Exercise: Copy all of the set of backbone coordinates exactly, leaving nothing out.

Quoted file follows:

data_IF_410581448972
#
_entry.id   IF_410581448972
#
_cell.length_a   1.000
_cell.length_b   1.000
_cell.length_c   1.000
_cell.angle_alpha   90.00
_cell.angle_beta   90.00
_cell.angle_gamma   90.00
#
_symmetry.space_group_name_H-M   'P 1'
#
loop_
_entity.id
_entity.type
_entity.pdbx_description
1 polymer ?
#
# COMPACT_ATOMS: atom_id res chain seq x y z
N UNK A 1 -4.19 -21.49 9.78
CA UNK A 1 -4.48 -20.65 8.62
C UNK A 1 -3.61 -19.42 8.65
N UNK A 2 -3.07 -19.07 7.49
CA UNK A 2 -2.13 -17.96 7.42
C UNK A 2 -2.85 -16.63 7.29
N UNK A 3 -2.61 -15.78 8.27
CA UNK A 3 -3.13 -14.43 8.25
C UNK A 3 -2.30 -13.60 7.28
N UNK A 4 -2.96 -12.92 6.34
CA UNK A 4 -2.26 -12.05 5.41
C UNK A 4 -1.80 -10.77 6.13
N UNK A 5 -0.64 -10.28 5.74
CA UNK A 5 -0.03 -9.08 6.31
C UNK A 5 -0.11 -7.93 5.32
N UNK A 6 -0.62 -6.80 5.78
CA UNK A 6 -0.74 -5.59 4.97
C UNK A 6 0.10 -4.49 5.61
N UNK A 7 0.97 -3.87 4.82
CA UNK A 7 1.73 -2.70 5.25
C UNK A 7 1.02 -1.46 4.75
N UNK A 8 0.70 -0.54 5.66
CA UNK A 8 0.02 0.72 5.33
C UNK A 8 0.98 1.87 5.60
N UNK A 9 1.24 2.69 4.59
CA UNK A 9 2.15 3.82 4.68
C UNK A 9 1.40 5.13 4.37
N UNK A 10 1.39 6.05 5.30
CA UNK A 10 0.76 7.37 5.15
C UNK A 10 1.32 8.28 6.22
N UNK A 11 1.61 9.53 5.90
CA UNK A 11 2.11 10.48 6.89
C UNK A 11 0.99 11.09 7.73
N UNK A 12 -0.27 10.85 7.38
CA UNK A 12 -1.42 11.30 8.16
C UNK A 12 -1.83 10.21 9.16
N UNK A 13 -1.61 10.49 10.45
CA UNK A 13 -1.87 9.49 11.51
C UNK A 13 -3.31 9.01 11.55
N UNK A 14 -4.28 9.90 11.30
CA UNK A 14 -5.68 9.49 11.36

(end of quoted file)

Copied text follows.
data_IF_410581448972
#
_entry.id   IF_410581448972
#
_cell.length_a   1.000
_cell.length_b   1.000
_cell.length_c   1.000
_cell.angle_alpha   90.00
_cell.angle_beta   90.00
_cell.angle_gamma   90.00
#
_symmetry.space_group_name_H-M   'P 1'
#
loop_
_entity.id
_entity.type
_entity.pdbx_description
1 polymer ?
#
# COMPACT_ATOMS: atom_id res chain seq x y z
N UNK A 1 -4.19 -21.49 9.78
CA UNK A 1 -4.48 -20.65 8.62
C UNK A 1 -3.61 -19.42 8.65
N UNK A 2 -3.07 -19.07 7.49
CA UNK A 2 -2.13 -17.96 7.42
C UNK A 2 -2.85 -16.63 7.29
N UNK A 3 -2.61 -15.78 8.27
CA UNK A 3 -3.13 -14.43 8.25
C UNK A 3 -2.30 -13.60 7.28
N UNK A 4 -2.96 -12.92 6.34
CA UNK A 4 -2.26 -12.05 5.41
C UNK A 4 -1.80 -10.77 6.13
N UNK A 5 -0.64 -10.28 5.74
CA UNK A 5 -0.03 -9.08 6.31
C UNK A 5 -0.11 -7.93 5.32
N UNK A 6 -0.62 -6.80 5.78
CA UNK A 6 -0.74 -5.59 4.97
C UNK A 6 0.10 -4.49 5.61
N UNK A 7 0.97 -3.87 4.82
CA UNK A 7 1.73 -2.70 5.25
C UNK A 7 1.02 -1.46 4.75
N UNK A 8 0.70 -0.54 5.66
CA UNK A 8 0.02 0.72 5.33
C UNK A 8 0.98 1.87 5.60
N UNK A 9 1.24 2.69 4.59
CA UNK A 9 2.15 3.82 4.68
C UNK A 9 1.40 5.13 4.37
N UNK A 10 1.39 6.05 5.30
CA UNK A 10 0.76 7.37 5.15
C UNK A 10 1.32 8.28 6.22
N UNK A 11 1.61 9.53 5.90
CA UNK A 11 2.11 10.48 6.89
C UNK A 11 0.99 11.09 7.73
N UNK A 12 -0.27 10.85 7.38
CA UNK A 12 -1.42 11.30 8.16
C UNK A 12 -1.83 10.21 9.16
N UNK A 13 -1.61 10.49 10.45
CA UNK A 13 -1.87 9.49 11.51
C UNK A 13 -3.31 9.01 11.55
N UNK A 14 -4.28 9.90 11.30
CA UNK A 14 -5.68 9.49 11.36